Book Reviews, Non-fiction

Review: The Wilderness Cure by Mo Wilde

A captivating and lyrical journey into our ancestral past, through what and how we eat.

Mo Wilde made a quiet but radical pledge: to live only off free, foraged food for an entire year. In a world disconnected from its roots, eating wild food is both culinary and healing, social and political. Ultimately, it is an act of love and community. Over the course of the year, using her expert knowledge of botany and mycology, Mo follows the seasons to find nutritious food from hundreds of species of plants, fungi and seaweeds. In the process she discovers an even deeper connection with the earth, and learns not only how to survive, but how to thrive, nourishing her body and mind.

Thank you to NetGalley and Simon & Schuster for the free copy in exchange for an honest review.

Sometimes, a book comes along that shifts your entire perspective and changes your approach to how you live life; for me, The Wilderness Cure was such a book. I went into it with curiosity about foraging and wild foods, but no real knowledge of it and its history, and I came out of it with my world-view changed. Mo Wilde – forager, research herbalist, author, and ethnobotanist – decides, prompted in part by the consumerist excess of Black Friday, to live only on a wild food diet for an entire year, starting on 27th November. What follows is an account of that year, in which Wilde documents the foods available, the places and ways in which she forages, and the ways her body is affected during her seasonal diet.

The Wilderness Cure is so much more than just diary entires about eating habits; it is a history lesson, an invitation to reconnect with nature, an introduction to even the most unassuming of plants, and an ode to our planet. The planet that has nurtured us and driven our development for so much of our history, and which we are tearing down in thanks. This book made me both joyful and sad, as most nature books do these days. It’s like looking at old photographs, knowing that those times are gone and cannot come back, but it also nurtures a hope for the future and an encouragement for all of us to appreciate the natural world just a little more.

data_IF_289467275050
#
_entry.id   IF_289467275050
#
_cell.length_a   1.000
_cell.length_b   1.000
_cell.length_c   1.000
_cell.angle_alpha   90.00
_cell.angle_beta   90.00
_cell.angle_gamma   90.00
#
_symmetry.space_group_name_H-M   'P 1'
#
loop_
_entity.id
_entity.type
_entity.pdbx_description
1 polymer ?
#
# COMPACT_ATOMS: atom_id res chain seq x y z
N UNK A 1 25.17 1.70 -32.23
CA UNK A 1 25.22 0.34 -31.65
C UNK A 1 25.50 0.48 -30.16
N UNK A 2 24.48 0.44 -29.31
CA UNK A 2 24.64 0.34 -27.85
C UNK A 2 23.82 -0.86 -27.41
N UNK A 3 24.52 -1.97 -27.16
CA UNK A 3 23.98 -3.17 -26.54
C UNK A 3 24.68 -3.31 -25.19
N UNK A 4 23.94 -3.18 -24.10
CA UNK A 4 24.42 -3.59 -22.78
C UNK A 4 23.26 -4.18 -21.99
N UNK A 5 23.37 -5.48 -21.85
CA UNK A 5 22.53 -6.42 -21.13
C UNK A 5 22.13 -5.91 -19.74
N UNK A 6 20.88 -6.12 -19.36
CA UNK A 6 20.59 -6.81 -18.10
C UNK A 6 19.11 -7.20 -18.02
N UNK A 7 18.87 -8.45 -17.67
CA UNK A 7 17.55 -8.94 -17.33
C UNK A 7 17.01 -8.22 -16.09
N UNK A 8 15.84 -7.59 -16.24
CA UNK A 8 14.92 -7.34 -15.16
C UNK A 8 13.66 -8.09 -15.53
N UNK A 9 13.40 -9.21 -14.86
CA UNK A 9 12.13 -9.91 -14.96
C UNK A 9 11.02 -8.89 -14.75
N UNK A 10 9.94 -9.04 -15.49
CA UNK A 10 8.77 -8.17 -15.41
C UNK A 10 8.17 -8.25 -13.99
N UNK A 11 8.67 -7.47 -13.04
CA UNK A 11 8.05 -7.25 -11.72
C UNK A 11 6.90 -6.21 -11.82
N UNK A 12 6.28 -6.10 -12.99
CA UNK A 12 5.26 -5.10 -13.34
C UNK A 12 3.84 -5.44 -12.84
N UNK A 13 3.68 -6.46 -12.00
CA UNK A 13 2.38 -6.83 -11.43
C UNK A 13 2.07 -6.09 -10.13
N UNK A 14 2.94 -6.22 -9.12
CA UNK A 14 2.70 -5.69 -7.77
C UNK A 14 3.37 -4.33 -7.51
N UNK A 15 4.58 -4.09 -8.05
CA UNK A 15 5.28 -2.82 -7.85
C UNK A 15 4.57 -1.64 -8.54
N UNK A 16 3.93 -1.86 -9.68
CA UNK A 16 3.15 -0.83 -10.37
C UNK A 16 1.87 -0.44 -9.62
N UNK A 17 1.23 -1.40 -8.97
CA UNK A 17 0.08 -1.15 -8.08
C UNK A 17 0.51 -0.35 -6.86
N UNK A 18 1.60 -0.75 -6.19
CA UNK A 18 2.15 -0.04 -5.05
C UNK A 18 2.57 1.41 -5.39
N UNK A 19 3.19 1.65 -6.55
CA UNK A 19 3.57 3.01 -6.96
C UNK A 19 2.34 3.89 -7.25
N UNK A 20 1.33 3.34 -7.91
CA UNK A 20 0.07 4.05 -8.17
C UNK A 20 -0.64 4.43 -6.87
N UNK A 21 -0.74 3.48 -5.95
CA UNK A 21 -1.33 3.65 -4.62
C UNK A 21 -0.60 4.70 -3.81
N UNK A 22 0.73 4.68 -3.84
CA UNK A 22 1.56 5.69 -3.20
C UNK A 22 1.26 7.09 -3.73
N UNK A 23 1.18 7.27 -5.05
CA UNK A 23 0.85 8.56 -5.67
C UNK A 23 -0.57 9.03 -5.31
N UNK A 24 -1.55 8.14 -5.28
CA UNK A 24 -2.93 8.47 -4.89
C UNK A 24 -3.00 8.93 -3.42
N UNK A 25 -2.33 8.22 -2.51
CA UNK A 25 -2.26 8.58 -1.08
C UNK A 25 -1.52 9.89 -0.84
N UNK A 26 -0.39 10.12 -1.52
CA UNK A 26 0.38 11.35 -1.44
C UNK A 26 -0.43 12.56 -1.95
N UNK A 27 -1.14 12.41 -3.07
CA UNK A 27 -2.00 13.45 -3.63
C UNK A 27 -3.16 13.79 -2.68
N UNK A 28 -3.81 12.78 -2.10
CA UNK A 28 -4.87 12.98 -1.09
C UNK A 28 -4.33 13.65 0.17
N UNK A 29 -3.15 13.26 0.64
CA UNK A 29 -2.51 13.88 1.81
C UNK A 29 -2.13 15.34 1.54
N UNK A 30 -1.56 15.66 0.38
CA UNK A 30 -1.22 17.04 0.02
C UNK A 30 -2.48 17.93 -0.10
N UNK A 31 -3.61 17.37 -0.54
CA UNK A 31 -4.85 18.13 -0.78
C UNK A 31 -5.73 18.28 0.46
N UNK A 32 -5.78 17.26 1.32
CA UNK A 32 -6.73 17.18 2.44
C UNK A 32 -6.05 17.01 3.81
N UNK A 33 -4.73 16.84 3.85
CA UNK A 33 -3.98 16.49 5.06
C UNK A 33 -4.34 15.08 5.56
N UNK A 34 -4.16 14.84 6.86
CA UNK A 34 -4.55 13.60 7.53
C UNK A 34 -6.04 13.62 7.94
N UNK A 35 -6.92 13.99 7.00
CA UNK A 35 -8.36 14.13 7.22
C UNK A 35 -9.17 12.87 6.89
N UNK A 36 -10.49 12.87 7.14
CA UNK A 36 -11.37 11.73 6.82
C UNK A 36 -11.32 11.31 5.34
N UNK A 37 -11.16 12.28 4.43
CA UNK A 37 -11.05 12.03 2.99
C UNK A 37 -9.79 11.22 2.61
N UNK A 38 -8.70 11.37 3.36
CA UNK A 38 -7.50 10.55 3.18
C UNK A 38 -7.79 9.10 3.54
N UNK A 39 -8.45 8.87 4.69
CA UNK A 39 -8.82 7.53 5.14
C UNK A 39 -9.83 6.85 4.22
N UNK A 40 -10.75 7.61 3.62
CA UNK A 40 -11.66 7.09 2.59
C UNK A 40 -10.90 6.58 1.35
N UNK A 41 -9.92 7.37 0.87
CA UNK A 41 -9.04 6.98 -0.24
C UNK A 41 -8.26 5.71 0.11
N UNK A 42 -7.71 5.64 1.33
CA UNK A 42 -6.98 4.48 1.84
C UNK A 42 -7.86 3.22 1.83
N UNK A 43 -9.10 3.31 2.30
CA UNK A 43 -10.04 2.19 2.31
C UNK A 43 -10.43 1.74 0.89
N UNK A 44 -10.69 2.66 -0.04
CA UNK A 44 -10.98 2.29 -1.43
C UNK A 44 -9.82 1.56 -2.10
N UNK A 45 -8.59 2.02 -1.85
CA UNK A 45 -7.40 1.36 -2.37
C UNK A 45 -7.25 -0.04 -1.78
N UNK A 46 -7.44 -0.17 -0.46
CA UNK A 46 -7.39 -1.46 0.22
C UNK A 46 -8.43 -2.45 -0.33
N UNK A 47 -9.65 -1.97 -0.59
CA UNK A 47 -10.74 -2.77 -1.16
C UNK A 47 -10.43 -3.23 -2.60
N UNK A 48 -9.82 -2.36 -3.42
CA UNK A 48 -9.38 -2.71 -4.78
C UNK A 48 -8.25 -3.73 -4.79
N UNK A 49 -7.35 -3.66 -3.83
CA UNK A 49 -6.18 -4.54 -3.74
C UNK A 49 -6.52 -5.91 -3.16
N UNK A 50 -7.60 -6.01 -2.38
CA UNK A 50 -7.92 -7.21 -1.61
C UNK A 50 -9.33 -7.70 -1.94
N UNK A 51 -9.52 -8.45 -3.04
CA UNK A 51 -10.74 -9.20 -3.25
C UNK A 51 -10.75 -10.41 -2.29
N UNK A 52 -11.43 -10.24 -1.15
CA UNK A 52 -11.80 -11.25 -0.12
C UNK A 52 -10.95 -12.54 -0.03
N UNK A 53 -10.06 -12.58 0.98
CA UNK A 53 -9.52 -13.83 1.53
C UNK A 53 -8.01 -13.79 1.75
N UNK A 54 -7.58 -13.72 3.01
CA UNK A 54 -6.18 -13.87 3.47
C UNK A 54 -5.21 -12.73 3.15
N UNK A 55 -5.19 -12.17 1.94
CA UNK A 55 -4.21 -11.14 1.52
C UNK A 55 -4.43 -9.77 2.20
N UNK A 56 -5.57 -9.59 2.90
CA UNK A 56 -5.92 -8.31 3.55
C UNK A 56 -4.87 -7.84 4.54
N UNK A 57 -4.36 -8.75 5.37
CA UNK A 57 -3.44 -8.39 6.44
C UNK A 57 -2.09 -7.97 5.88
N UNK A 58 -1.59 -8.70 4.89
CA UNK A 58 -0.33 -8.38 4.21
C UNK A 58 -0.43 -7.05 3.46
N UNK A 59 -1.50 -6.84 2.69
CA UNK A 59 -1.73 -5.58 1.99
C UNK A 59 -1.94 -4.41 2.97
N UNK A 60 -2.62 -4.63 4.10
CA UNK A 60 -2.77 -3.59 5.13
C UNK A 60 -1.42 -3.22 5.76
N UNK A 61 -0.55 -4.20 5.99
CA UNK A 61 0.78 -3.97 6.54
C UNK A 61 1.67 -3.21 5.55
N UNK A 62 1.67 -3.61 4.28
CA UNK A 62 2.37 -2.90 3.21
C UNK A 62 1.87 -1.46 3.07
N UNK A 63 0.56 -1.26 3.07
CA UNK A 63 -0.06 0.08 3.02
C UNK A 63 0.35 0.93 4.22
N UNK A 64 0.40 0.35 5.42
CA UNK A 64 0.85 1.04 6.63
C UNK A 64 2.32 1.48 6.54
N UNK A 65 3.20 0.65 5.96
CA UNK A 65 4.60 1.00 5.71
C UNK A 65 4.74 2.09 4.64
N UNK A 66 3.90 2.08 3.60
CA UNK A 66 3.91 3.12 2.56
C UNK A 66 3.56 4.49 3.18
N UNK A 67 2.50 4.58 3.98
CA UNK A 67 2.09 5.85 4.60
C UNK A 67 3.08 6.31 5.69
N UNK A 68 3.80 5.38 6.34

I know that not many people will be able to do what Wilde does during this wild year, because not many people have the access to countryside, the time, or the knowledge, but Wilde is not writing to suggest everyone adopt this lifestyle, but to show how much more vast the world of food is. Now, whenever I go on walks, even in my relatively urban neighbourhood, I find myself looking at all the vegetation I see, from flowers to trees to grasses, and wondering what they are and what properties they may have. It’s given me the desire to learn the art of foraging and wild cooking, and I think it would be very hard for anyone to read this book and not want to do so. As a writer and reader of fantasy, I must admit that it has also opened up more possibilities in my mind of how food can function in a society, and has given me a greater desire to research ways in which our ancestors lived and ate.

I would recommend The Wilderness Cure to anyone, because it’s such an easy one to pick up and put down, with it’s clearly divided sections, and I think – especially for people living in the British Isles – it provides a connection back into the murky depths of history to a time when our ancestors were much closer with the land, and that made me feel incredibly grounded. I have a feeling this is a book I will reread and reference frequently, and will definitely be a favourite for this year.

Book Info

Published: 23rd June 2022 by Simon & Schuster
Genre: non-fiction, nature writing
Pages: 368
Format read: eARC

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